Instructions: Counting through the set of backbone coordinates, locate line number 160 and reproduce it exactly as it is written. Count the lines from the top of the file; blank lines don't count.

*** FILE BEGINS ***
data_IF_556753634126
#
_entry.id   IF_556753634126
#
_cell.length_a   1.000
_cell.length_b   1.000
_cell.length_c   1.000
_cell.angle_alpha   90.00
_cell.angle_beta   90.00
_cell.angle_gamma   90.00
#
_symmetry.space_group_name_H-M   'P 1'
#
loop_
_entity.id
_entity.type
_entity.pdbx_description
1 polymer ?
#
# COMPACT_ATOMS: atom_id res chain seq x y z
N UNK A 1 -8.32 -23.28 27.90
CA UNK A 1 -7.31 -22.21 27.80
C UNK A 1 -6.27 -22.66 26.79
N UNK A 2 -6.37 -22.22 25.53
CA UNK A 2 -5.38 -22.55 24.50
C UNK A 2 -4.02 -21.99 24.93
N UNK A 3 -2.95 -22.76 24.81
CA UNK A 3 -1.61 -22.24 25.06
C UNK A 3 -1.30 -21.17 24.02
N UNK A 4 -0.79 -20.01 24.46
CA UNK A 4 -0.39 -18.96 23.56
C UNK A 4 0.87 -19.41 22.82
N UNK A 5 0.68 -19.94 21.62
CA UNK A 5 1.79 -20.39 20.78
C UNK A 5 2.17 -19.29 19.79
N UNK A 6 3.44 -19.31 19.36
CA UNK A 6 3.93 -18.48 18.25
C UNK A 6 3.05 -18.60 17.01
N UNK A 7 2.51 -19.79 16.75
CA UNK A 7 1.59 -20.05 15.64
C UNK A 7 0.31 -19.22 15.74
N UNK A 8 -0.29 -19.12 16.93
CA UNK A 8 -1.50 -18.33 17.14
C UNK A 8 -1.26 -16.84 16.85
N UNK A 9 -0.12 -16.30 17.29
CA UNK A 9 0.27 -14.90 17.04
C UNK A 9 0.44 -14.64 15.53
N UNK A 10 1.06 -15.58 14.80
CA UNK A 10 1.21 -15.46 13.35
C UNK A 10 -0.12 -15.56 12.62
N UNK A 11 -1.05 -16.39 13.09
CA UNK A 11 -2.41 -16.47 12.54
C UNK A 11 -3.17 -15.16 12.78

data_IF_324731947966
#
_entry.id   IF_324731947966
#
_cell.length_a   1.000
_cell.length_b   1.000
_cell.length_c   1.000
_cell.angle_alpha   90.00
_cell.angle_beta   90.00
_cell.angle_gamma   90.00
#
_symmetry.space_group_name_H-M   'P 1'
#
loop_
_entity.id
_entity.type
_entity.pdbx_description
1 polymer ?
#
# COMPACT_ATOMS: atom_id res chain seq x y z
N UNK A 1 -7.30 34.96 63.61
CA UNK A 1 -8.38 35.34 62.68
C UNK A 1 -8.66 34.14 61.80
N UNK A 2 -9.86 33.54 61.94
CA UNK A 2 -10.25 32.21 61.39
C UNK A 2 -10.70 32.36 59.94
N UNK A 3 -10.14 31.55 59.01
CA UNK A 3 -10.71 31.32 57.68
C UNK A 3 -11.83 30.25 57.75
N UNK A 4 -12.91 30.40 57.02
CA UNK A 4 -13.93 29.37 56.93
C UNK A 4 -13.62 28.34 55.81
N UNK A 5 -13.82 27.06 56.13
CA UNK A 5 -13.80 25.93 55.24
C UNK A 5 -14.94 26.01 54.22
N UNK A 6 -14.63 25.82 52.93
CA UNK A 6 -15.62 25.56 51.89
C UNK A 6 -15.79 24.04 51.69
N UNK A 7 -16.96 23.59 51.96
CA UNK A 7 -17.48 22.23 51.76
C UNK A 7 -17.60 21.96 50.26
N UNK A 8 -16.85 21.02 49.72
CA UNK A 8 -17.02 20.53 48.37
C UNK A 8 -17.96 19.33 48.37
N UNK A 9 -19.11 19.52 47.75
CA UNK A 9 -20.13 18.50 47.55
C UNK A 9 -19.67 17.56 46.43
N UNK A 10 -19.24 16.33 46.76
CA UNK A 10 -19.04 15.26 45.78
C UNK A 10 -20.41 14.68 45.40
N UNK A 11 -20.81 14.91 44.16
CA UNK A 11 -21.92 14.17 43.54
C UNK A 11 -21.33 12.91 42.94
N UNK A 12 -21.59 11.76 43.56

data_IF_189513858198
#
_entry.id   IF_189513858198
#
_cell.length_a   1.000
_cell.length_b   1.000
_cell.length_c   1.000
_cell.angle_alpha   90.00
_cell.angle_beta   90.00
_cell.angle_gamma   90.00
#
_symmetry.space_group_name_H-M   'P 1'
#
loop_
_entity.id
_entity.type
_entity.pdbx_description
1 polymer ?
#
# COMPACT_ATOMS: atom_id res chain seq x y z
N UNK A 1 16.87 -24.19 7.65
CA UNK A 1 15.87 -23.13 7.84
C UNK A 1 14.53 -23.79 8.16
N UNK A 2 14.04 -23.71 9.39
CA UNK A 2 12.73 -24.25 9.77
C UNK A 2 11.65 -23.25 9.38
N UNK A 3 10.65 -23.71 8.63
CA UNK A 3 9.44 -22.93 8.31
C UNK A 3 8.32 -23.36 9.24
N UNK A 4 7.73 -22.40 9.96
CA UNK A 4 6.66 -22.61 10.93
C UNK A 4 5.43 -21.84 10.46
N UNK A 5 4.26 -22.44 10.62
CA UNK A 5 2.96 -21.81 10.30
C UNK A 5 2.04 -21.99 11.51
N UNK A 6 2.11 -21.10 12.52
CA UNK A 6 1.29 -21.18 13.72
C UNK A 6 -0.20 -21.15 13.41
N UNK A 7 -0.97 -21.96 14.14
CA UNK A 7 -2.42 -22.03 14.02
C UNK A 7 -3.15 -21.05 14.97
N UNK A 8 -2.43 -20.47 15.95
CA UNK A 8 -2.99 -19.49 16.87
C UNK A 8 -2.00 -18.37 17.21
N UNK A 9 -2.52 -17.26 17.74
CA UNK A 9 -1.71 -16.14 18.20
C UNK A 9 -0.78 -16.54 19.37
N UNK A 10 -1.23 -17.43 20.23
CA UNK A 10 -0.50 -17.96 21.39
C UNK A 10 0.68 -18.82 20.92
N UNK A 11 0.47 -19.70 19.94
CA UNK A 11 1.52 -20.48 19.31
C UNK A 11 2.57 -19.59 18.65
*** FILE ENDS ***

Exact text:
C UNK A 11 2.57 -19.59 18.65